It might charge faster with both the 5W and the 12W - simply because the battery is 0.1 volts smaller, but I doubt that the 12W will charge faster than the 5W, unless you can prove otherwise.

Quote:
Originally Posted by ECUpirate44 View Post
It makes sense. The iPhone dictates the power draw, 5W.
Exactly. Many people on the forum say that they like the 10/12W because "it charges so much faster". I thought the exact same thing myself. At the end of the day it's all in our heads.
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Old Nov 27, 2012, 08:06 AM   #5
phr0ze
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Try the same test while both phones are running angry birds.
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Old Nov 27, 2012, 12:46 PM   #6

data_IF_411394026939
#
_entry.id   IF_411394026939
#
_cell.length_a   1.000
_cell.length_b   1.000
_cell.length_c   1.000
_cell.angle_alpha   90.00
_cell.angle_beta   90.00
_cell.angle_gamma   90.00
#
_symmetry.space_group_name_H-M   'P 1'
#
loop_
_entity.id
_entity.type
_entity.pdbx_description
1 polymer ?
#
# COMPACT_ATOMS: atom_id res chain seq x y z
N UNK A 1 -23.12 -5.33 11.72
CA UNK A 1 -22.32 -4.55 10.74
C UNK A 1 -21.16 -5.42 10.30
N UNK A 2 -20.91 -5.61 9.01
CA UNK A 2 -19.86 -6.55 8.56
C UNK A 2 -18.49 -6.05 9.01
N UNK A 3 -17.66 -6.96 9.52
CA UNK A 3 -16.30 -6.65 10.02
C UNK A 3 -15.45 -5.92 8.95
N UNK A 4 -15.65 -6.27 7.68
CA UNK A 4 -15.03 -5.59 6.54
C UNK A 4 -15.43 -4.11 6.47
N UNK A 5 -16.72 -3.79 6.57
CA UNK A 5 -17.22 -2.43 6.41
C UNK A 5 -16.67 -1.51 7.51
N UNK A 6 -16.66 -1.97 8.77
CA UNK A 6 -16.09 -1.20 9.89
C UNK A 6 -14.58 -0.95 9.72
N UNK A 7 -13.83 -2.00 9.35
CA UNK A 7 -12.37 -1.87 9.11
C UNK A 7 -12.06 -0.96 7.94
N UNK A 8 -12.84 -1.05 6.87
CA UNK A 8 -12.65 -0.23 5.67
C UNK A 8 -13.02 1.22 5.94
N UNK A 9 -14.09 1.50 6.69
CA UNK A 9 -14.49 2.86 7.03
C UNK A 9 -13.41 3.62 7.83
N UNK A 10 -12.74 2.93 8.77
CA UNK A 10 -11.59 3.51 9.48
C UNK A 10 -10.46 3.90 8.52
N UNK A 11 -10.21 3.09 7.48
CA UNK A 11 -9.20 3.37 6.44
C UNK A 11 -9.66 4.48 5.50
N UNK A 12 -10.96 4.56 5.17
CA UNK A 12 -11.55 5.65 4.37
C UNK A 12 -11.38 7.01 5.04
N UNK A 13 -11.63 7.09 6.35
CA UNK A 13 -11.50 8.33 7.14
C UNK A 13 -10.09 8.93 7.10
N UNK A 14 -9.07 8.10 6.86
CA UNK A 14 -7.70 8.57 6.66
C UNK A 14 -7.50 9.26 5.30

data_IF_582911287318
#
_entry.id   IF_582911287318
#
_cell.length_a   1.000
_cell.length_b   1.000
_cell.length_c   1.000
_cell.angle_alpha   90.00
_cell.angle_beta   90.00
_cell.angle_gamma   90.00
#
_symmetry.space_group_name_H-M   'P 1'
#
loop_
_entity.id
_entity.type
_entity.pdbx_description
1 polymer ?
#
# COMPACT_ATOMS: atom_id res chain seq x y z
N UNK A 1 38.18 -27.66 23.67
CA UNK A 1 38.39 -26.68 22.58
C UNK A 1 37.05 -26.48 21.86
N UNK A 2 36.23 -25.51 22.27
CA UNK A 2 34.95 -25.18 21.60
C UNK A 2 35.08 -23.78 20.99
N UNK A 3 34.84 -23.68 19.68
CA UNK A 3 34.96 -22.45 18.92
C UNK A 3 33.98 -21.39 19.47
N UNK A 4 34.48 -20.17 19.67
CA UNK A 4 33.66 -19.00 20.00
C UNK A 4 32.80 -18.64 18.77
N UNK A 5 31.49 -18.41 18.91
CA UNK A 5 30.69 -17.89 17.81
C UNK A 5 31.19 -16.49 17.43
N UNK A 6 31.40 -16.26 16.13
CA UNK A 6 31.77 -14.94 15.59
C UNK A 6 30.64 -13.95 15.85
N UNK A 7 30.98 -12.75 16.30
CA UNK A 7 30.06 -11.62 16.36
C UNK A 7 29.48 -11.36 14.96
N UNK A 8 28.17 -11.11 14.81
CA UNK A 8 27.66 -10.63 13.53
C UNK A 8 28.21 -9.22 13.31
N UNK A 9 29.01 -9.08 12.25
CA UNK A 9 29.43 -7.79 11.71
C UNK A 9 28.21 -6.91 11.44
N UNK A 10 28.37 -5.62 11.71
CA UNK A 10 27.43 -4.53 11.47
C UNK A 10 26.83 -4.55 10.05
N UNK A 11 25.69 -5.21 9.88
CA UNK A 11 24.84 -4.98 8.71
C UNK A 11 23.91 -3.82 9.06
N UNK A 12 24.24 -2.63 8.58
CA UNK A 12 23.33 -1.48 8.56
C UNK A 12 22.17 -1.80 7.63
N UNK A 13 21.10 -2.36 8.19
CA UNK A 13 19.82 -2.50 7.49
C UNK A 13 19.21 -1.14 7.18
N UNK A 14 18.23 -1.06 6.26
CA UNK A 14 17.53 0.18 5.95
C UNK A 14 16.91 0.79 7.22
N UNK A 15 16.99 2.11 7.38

Jades
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Originally Posted by phr0ze View Post
Try the same test while both phones are running angry birds.
This weekend when I am bored I'll give it a shot and post the results
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Old Nov 27, 2012, 01:32 PM   #7
takeshi74
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Quote:
Originally Posted by Jades View Post
Oddly, the 5W charger reached 90% about one minute before the 12W charger did.
Nothing odd about it. The phone is the bottleneck.
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Old Nov 27, 2012, 03:05 PM   #8
TCU
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From an electrical standpoint, if the 5W charger is able to provide the max current the Iphone draws (which I assume it does?), then it shouldn't make a difference what size charger you have. Even if you use a 100W charger it shouldn't charge any faster. That is because, unlike voltage, current is drawn by the device. Thus the Iphone only takes what it needs. Regardless weather the charger is able to provide more or not.